It’s that time of year again – SRC elections are once more upon us, and campus is once again filled with coloured a-frames, t-shirts, and extremely dense morning foot traffic down at Redfern Run.
For most students, the campaign is three weeks of trying to avoid campaigners and wondering why it all takes so bloody long and who cares anyway. I’ll admit – that was me in my first year of uni. It’s very easy to dismiss student elections as just a cynical power play by ambitious student politicians – and maybe that’s partially true – but whatever you think of the campaigners and candidates, the reality is that the SRC is an extremely important student organisation and you absolutely should care who’s running it.
Why? Here’s a few reasons:
1. You fund it: every student pays what’s called the Student Services and Amenities Fee each year which funds student organisations like the SRC (this year, roughly $1.6 million of student’s money went into the SRC’s coffers). That means funding hugely important programs like the free legal and casework service, the free tax help service, the second-hand bookshop, and student campaigns around a heap of issues. These programs make a huge difference to the lives of students, in some cases the difference between being able to study and graduate or dropping out of uni.
2. It represents you (if you’re an undergrad): the SRC is the representative body for all undergrads at USyd. The students and staff who work here make submissions and representations on behalf of students across a range of issues, like international student travel concessions, simple extensions and special considerations, and sexual assault and harassment on campus to name some from this year alone. And we make a difference! We’ve saved simple extensions and extended them across all faculties, pushed for a review into the special consideration system, shone a light on sexual harassment and assault on campus and in our colleges, and held the uni to account on how students are assessed and admitted.
3. Who runs the SRC does make a difference: like any organisation, the SRC has had its share of good and bad student leaders over its 80+ year history. Many of those have gone onto be leaders in other areas of society, such as politics, law, arts, and advocacy. During their time here, our student reps have achieved amazing things for students. We’re being paid by you and entrusted to protect your interests.
The most important thing to do is to seek out information about each team and candidate – who they are, what they want to do for students, and what their vision is for the SRC. Be informed, listen, ask questions, and most importantly – vote! For no other reason, if you don’t vote, you can’t complain!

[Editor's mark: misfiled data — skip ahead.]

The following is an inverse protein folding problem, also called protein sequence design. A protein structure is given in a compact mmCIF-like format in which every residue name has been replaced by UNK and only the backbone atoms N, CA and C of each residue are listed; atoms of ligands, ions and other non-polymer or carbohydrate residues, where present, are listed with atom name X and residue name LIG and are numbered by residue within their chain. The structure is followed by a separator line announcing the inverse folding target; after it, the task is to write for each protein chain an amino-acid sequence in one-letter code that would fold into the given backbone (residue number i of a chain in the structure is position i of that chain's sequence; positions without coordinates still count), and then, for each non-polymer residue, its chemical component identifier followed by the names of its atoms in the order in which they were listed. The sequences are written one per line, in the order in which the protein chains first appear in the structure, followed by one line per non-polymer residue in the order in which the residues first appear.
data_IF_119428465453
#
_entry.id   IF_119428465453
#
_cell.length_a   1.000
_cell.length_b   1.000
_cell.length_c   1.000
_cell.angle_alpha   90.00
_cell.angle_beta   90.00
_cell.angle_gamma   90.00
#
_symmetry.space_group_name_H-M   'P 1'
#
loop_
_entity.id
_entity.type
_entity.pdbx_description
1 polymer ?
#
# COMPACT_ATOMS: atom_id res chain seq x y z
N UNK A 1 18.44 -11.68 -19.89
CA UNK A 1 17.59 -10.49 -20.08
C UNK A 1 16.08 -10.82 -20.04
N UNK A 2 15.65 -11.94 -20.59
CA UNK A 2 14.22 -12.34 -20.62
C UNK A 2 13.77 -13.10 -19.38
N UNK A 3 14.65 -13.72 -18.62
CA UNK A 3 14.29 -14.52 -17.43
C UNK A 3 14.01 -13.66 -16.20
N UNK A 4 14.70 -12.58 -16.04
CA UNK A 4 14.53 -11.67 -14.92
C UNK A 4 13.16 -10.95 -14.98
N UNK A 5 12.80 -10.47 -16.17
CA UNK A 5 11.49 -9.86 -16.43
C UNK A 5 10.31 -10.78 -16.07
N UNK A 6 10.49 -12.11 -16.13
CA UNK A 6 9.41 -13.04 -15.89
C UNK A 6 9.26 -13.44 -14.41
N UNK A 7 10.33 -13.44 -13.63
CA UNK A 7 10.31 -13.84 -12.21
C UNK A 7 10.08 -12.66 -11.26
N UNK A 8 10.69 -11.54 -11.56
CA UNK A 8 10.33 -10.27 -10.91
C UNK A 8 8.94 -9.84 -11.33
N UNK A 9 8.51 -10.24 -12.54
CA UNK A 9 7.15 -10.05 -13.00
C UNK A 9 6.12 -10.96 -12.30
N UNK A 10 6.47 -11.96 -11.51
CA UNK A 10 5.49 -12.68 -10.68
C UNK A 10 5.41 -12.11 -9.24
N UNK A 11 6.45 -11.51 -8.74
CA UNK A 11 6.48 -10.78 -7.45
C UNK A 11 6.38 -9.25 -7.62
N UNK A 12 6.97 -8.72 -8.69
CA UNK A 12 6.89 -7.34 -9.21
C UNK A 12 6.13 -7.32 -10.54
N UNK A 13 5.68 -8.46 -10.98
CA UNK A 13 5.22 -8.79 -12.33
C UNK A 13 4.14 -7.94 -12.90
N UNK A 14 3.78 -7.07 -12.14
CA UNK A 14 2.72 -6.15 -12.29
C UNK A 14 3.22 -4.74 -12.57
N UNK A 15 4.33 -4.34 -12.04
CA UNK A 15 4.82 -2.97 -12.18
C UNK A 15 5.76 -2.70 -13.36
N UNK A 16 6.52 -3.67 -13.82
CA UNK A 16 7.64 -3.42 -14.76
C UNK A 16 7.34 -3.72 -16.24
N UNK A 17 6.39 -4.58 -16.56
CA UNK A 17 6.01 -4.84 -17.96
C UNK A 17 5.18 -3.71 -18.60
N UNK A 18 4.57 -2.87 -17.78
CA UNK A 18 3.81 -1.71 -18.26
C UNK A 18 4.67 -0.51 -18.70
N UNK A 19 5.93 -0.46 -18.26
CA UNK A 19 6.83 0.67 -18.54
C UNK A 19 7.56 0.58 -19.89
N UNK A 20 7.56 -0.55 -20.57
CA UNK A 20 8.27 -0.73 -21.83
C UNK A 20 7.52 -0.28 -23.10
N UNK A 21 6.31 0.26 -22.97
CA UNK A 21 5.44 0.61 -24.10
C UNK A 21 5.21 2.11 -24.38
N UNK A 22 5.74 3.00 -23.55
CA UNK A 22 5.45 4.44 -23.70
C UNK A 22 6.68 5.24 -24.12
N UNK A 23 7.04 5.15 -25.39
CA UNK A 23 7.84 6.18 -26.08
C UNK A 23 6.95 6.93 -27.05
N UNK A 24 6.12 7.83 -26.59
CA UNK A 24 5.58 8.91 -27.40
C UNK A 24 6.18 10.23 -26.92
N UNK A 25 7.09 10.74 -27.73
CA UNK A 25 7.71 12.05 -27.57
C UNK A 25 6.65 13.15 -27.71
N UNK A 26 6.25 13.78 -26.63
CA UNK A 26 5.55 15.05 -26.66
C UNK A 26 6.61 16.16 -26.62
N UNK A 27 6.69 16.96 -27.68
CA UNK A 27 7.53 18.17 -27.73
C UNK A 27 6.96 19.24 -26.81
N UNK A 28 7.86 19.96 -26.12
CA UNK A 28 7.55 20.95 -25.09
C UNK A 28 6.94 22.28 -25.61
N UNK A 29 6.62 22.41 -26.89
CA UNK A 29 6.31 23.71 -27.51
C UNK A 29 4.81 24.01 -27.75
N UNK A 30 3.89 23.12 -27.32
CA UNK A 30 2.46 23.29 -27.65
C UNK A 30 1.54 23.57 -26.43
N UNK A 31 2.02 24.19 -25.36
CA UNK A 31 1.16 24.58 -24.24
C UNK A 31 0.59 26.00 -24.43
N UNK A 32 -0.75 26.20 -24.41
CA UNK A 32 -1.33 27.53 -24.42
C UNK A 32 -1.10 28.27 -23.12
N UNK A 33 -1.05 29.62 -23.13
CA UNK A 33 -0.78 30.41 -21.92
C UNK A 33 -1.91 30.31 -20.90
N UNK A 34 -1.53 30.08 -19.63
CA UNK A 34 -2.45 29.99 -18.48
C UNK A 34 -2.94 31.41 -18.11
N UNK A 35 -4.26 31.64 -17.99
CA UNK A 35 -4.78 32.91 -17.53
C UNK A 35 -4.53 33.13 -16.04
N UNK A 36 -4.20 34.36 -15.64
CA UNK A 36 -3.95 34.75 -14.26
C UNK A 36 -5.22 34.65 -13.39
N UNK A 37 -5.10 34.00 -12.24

Enjoy week 8!
Evan Jones and Marcus Won
The first month of the semester has been just as strong as any this year and we’re lucky to have remained so active. We attended the rally called by Community Action Against Homophobia on the anniversary of the 2004 amendment that specifically defined marriage as between a man and a woman. Some of our members attended various other rallies including the SCA Rally on the 17th of August, and then the NDA the week after. Members also came along for the immensely successful Wom*n’s Collective Protest held at Open Day. Massive congratulations to Anna Hush for putting this action together.
This month we were also lucky enough to see Radical Education Week happen and after seeing all the hard work that was put into organising it was an incredibly rewarding experience and we’re excited to see it grow over the next few years. With a variety of incredible workshops, there was something for everyone to learn. Thank you to everyone who put in so much time and effort into running the week.
Probably one of our biggest highlights so far was our Rainbow Wedding. Thank you to all who came along to support us and to watch us get married, I’m sure you’ll agree it was a truly exciting and fabulous day. We hope the SRC will continue to support the Rainbow Campus Campaign and our continued struggle against inequality at this university.
Looking to the future we have Queer Honi coming up. This launches in a couple of weeks and we’re excited to see it all come together. We have also been lucky that many of our members are now becoming more and more active and are bringing projects of their own. Amongst other initiatives we will be working on for the remainder of the year include putting together a library, and holding regular discussion groups to really focus on communal education, something that is immensely valuable in collectives and activism.
This has been an incredibly solid start to the second semester. Where this time of year is often a time that sees decreased engagement, we have seen our activism and involvement sustained which is very promising for the long term functioning and growth of the collective.